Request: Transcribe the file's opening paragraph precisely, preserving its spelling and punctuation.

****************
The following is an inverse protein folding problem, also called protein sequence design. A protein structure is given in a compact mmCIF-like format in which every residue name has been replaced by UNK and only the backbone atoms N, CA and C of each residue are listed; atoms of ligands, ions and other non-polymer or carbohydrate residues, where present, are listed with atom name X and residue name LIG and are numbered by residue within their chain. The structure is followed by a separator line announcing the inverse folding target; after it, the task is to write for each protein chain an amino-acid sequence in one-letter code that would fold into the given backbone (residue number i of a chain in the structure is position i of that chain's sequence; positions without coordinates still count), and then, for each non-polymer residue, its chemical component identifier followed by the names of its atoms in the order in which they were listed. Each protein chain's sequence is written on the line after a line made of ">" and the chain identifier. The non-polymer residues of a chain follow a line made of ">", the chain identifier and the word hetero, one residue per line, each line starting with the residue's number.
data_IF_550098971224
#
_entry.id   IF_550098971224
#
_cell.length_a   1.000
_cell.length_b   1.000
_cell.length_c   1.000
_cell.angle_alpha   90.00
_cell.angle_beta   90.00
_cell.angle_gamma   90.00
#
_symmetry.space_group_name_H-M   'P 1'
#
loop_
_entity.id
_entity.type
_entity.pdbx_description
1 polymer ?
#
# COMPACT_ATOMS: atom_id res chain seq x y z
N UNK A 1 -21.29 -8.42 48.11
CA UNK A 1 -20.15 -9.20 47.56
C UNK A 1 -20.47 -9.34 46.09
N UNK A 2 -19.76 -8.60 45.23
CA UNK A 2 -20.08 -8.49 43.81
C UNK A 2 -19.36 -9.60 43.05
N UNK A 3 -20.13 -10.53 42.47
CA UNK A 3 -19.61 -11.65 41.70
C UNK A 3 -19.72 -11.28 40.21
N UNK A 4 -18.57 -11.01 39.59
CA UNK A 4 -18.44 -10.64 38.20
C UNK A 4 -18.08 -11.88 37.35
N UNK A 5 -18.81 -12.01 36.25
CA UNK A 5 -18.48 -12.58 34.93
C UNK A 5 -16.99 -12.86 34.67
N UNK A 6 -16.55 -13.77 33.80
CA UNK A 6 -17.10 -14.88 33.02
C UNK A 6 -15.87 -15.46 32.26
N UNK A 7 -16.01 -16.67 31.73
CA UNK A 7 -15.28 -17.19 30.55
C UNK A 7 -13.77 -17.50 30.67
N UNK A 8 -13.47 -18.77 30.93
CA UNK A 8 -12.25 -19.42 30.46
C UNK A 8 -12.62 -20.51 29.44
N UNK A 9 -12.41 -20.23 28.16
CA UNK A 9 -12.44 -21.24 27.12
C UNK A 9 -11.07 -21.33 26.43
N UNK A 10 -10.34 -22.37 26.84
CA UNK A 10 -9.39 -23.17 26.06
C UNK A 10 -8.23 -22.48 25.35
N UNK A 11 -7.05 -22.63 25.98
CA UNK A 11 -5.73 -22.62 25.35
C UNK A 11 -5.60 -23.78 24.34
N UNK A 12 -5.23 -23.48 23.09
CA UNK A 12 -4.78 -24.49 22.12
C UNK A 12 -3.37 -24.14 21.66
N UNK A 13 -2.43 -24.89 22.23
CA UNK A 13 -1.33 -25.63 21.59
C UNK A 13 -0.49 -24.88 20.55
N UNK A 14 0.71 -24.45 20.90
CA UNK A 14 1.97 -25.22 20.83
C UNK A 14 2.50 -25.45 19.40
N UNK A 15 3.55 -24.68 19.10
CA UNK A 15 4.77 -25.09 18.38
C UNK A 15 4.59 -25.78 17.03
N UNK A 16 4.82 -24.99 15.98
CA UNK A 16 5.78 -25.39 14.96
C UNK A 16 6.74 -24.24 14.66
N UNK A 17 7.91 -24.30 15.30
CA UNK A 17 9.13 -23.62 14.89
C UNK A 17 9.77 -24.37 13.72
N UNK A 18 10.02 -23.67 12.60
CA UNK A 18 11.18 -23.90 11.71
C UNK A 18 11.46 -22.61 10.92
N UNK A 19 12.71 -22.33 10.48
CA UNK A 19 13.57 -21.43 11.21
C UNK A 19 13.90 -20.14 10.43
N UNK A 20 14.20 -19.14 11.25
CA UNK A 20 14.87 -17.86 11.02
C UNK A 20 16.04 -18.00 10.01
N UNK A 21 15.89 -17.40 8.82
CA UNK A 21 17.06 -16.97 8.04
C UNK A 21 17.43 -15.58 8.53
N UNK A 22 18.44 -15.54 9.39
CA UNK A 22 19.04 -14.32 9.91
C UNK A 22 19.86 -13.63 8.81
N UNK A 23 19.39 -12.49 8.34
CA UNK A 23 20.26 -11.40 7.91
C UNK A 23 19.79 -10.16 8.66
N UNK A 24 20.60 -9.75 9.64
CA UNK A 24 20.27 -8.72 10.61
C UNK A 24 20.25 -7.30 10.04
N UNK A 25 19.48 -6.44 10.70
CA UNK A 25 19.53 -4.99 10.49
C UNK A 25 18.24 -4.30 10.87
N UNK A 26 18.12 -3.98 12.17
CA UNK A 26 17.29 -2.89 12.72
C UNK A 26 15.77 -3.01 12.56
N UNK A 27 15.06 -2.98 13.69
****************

The following is an inverse protein folding problem, also called protein sequence design. A protein structure is given in a compact mmCIF-like format in which every residue name has been replaced by UNK and only the backbone atoms N, CA and C of each residue are listed; atoms of ligands, ions and other non-polymer or carbohydrate residues, where present, are listed with atom name X and residue name LIG and are numbered by residue within their chain. The structure is followed by a separator line announcing the inverse folding target; after it, the task is to write for each protein chain an amino-acid sequence in one-letter code that would fold into the given backbone (residue number i of a chain in the structure is position i of that chain's sequence; positions without coordinates still count), and then, for each non-polymer residue, its chemical component identifier followed by the names of its atoms in the order in which they were listed. Each protein chain's sequence is written on the line after a line made of ">" and the chain identifier. The non-polymer residues of a chain follow a line made of ">", the chain identifier and the word hetero, one residue per line, each line starting with the residue's number.